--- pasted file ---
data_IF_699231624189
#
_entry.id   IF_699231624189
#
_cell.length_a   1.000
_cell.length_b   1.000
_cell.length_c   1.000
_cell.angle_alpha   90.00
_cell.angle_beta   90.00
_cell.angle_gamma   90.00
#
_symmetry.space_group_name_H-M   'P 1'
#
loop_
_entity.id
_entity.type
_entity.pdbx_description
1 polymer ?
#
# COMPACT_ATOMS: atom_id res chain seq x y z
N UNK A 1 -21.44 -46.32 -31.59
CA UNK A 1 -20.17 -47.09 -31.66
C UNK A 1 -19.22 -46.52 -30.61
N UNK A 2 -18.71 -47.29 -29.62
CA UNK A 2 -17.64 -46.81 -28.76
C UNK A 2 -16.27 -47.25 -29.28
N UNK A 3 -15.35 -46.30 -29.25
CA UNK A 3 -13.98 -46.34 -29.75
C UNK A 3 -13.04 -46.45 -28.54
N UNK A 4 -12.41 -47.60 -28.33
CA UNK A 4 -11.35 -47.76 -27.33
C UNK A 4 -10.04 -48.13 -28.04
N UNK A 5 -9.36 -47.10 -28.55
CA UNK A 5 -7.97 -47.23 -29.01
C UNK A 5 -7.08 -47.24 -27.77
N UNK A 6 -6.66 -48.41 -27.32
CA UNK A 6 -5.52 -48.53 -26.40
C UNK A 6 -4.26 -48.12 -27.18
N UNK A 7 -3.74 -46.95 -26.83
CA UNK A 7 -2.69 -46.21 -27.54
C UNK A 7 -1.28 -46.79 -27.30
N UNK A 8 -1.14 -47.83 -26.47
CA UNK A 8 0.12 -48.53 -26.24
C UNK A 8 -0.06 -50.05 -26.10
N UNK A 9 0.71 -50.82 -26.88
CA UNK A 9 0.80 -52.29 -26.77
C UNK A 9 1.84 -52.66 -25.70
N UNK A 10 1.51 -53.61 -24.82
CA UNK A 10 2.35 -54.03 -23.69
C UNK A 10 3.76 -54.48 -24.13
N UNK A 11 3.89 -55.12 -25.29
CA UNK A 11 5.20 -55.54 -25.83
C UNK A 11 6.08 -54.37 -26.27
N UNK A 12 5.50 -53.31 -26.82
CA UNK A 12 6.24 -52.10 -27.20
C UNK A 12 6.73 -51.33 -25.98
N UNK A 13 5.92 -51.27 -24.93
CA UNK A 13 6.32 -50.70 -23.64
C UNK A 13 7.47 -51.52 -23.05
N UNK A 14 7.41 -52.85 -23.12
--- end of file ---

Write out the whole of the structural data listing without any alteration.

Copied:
data_IF_699231624189
#
_entry.id   IF_699231624189
#
_cell.length_a   1.000
_cell.length_b   1.000
_cell.length_c   1.000
_cell.angle_alpha   90.00
_cell.angle_beta   90.00
_cell.angle_gamma   90.00
#
_symmetry.space_group_name_H-M   'P 1'
#
loop_
_entity.id
_entity.type
_entity.pdbx_description
1 polymer ?
#
# COMPACT_ATOMS: atom_id res chain seq x y z
N UNK A 1 -21.44 -46.32 -31.59
CA UNK A 1 -20.17 -47.09 -31.66
C UNK A 1 -19.22 -46.52 -30.61
N UNK A 2 -18.71 -47.29 -29.62
CA UNK A 2 -17.64 -46.81 -28.76
C UNK A 2 -16.27 -47.25 -29.28
N UNK A 3 -15.35 -46.30 -29.25
CA UNK A 3 -13.98 -46.34 -29.75
C UNK A 3 -13.04 -46.45 -28.54
N UNK A 4 -12.41 -47.60 -28.33
CA UNK A 4 -11.35 -47.76 -27.33
C UNK A 4 -10.04 -48.13 -28.04
N UNK A 5 -9.36 -47.10 -28.55
CA UNK A 5 -7.97 -47.23 -29.01
C UNK A 5 -7.08 -47.24 -27.77
N UNK A 6 -6.66 -48.41 -27.32
CA UNK A 6 -5.52 -48.53 -26.40
C UNK A 6 -4.26 -48.12 -27.18
N UNK A 7 -3.74 -46.95 -26.83
CA UNK A 7 -2.69 -46.21 -27.54
C UNK A 7 -1.28 -46.79 -27.30
N UNK A 8 -1.14 -47.83 -26.47
CA UNK A 8 0.12 -48.53 -26.24
C UNK A 8 -0.06 -50.05 -26.10
N UNK A 9 0.71 -50.82 -26.88
CA UNK A 9 0.80 -52.29 -26.77
C UNK A 9 1.84 -52.66 -25.70
N UNK A 10 1.51 -53.61 -24.82
CA UNK A 10 2.35 -54.03 -23.69
C UNK A 10 3.76 -54.48 -24.13
N UNK A 11 3.89 -55.12 -25.29
CA UNK A 11 5.20 -55.54 -25.83
C UNK A 11 6.08 -54.37 -26.27
N UNK A 12 5.50 -53.31 -26.82
CA UNK A 12 6.24 -52.10 -27.20
C UNK A 12 6.73 -51.33 -25.98
N UNK A 13 5.92 -51.27 -24.93
CA UNK A 13 6.32 -50.70 -23.64
C UNK A 13 7.47 -51.52 -23.05
N UNK A 14 7.41 -52.85 -23.12